For Mets, Being on Sidelines Should Motivate
October lament should be the catalyst behind any and all decisions made this winter...
Image credit: Roberto Carlo
As Mets fans, we’re now a workweek into the 2021 offseason. Haha, yeah, this sucks.
Major League Baseball’s monthlong jewel event, its much-ballyhooed postseason tournament, is in full swing. Sterling pitching performances, clutch hits, big holds from the bullpen, dugouts fired up, home crowds even more raucous, all the fun. Just not for us.
Personally, once the regular season ends, the barriers of fandom fall fast. Flip on a game, enjoy it for what it is — competitive baseball — and let the game woo you back in once again.
After the season we all just endured as Mets fans, it was needed. And this happens all the time.
Sigh… This movie truly is getting old. No, not postseason baseball. That’s the highest drama there is, and we’re extremely here for it until the wheels fall off of this thing.
The Mets rarely making enough waves from April to October each year to even sniff The Big Dance is what really salts my pretzels. And if the Mets aren’t winning, the whole production transforms into a gosh darn traveling circus.
From the uniform expressions of organizational disappointment to the critical quotes after the fact to the never-ending game of musical managerial-and-front office chairs. Year in, year out. Like clockwork.
This is the bed the Mets made for themselves over the last few decades. Team owner Steve Cohen knew full well what he was getting into when he purchased the team from the Sterling Group (Wilpon and Katz families) last November.
That’s right, it hasn’t even been a full calendar year yet. This ride has only just begun.
Granted, Cohen’s first season at the big desk didn’t take on the form of any miracles, amazin’ or otherwise. In fact, not much progress was made at all, both from an on-field and organizational standpoint.
If anything, you could opine that Cohen simply oversaw the collapse of whatever was left standing when he took over.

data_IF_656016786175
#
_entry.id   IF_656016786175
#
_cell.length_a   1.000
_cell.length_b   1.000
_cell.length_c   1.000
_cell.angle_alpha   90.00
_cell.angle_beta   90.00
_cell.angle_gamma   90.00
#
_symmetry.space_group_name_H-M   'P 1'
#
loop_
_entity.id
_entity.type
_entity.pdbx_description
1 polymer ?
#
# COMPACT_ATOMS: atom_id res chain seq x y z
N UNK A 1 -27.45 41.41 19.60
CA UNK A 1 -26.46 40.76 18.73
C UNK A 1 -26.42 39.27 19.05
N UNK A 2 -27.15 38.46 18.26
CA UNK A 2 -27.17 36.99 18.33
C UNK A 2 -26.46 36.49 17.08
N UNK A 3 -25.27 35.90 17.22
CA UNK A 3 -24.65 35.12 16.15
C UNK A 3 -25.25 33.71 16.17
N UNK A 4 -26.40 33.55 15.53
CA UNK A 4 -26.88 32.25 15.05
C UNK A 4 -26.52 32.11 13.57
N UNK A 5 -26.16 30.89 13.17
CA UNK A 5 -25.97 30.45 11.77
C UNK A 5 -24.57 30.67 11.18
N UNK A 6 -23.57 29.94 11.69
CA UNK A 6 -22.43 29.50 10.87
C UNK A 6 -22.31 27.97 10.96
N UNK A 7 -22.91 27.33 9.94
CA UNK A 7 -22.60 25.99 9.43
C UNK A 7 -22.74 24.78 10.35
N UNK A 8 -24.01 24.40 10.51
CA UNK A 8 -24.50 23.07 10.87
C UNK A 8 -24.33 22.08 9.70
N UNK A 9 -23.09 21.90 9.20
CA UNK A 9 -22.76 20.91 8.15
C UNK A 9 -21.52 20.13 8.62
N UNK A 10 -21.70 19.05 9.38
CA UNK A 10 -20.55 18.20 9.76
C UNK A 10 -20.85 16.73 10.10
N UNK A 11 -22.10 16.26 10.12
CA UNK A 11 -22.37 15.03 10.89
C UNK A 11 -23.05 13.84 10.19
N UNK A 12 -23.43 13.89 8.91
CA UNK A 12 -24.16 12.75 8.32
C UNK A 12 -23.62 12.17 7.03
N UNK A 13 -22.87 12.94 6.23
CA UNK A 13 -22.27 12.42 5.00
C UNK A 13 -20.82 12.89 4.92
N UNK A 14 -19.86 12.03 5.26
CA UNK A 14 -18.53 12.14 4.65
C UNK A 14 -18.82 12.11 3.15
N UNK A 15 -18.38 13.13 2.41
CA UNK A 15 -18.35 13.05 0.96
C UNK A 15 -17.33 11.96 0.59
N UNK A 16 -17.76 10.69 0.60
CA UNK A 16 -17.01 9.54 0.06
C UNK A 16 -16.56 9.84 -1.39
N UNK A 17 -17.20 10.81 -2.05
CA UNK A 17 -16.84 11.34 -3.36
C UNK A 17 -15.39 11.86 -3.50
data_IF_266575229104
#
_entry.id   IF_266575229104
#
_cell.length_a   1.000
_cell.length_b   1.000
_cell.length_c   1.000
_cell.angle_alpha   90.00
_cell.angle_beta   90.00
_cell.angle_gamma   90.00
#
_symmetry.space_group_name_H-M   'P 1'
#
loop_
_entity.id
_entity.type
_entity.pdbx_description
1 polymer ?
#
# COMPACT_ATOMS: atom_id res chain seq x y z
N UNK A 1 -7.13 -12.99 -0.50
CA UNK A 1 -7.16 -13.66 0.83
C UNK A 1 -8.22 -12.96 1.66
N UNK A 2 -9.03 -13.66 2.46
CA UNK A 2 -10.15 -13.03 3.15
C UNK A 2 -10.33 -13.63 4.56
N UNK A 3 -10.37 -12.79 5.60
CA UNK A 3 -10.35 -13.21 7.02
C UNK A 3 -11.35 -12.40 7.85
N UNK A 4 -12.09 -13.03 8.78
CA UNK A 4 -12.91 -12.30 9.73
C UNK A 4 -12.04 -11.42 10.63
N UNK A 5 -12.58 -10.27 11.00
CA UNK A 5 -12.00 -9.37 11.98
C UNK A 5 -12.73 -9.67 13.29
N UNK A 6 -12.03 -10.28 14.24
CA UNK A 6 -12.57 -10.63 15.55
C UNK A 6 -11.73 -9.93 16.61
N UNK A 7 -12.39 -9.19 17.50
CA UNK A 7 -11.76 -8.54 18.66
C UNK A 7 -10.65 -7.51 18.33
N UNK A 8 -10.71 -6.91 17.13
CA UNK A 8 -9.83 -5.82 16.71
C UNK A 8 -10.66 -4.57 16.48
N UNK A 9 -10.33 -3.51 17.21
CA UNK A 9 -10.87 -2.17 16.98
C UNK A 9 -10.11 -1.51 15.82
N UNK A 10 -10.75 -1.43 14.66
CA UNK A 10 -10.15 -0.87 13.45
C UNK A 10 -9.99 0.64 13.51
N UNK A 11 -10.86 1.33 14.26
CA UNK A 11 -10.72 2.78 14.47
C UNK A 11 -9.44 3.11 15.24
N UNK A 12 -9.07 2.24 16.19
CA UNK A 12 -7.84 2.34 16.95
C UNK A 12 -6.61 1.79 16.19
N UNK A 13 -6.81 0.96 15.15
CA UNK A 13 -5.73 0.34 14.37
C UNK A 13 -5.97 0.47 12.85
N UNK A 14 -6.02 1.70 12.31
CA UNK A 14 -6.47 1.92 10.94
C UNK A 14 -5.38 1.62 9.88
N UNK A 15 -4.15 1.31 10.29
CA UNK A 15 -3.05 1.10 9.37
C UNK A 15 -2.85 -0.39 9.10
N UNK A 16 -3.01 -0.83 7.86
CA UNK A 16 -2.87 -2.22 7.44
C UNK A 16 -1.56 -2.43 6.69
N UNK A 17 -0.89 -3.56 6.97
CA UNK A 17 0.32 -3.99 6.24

Now, as has been the story in what feels like every winter of yours and my entire fandom, there’s a to-do list the size of Shea Stadium’s scoreboard ahead for this organization.
The Mets’ executive management literally fell apart in front of our eyes. That’s going to necessitate action. And probably takes priority ahead of anything else. That’s where the issue currently lies.
The cloud of controversy following this organization — whether warranted or manufactured; both occur often — rolls in over Roosevelt Ave. on-time or close to schedule. Probably more reliable than the 7 train.
It’s more than likely that the perpetual peripheral public relations tire fire surrounding this organization is what’s keeping higher-profile executives from wanting to touch this team with their worst enemy’s statistical evaluation software.
Front office structuring aside, there’s the task of putting a winning ball club on the field, too.
An overwhelming portion of the roster underperformed in 2021. That will need to be addressed, or at the very least reinforced. The Mets have a number of run-it-back questions to answer in free agents Marcus Stroman, Javier Báez, Michael Conforto, Aaron Loup, among others. Those are pivotal conundrums.
In years past (under the previous regime, to be exact) the general level of confidence in the Mets making the right decisions and getting things done through the winter was low. Like, really low.
A new, extremely wealthy owner with a fan’s motivation to make his team a benchmark for all things elite in MLB has tweaked that vibe a bit this offseason (just don’t stop at the roster, please).
It’s a fine start to changing the narrative around here. Just do it 110 percent. That’s how the last guys constantly messed it up.
This past season began with a new car smell that lasted until about July. Then, like a friend dropping an onion ring in the crevice of the back seat in the dead of summer and not saying anything, an old, familiar funk began to linger.
Naturally, now it’s time to get this thing detailed. Take a Q-Tip to every inch of the machine. Under the layers of rust and dinge, there’s a beauty. Put the work in and make her shine.
We want to have fun in October, too.
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